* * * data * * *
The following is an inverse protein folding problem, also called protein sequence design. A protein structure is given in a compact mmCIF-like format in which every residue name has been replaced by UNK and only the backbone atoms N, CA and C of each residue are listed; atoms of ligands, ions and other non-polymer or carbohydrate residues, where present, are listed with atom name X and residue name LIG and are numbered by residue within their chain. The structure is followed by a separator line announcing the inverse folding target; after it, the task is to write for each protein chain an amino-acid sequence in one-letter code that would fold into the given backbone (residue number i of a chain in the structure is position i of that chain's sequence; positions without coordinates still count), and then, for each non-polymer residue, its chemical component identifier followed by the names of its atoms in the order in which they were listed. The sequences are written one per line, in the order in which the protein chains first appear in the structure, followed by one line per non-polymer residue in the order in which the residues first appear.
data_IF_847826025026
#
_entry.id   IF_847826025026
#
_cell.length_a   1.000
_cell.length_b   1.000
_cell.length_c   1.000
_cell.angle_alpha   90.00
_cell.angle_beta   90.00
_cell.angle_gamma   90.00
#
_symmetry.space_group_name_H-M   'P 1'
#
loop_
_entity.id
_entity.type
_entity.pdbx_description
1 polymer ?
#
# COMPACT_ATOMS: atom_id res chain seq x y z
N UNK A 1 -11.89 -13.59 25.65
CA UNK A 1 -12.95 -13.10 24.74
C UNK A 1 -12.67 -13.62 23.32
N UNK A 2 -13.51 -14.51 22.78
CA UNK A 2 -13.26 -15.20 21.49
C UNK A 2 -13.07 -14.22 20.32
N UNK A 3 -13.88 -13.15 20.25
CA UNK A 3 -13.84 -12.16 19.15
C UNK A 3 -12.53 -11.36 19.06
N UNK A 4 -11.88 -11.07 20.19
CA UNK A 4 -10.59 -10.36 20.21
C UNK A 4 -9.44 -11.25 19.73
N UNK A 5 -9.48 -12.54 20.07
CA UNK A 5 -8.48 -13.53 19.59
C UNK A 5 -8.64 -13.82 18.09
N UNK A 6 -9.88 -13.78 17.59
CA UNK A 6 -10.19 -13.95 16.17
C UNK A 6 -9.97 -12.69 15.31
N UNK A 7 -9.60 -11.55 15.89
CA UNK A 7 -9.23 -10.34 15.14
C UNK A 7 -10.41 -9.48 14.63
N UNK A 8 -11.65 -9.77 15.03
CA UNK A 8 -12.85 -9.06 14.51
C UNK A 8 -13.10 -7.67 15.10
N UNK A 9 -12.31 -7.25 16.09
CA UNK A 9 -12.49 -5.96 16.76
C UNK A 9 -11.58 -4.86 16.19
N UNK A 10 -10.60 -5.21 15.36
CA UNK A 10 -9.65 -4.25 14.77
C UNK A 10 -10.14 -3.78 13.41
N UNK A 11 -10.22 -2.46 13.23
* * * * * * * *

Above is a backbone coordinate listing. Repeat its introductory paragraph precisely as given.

The following is an inverse protein folding problem, also called protein sequence design. A protein structure is given in a compact mmCIF-like format in which every residue name has been replaced by UNK and only the backbone atoms N, CA and C of each residue are listed; atoms of ligands, ions and other non-polymer or carbohydrate residues, where present, are listed with atom name X and residue name LIG and are numbered by residue within their chain. The structure is followed by a separator line announcing the inverse folding target; after it, the task is to write for each protein chain an amino-acid sequence in one-letter code that would fold into the given backbone (residue number i of a chain in the structure is position i of that chain's sequence; positions without coordinates still count), and then, for each non-polymer residue, its chemical component identifier followed by the names of its atoms in the order in which they were listed. The sequences are written one per line, in the order in which the protein chains first appear in the structure, followed by one line per non-polymer residue in the order in which the residues first appear.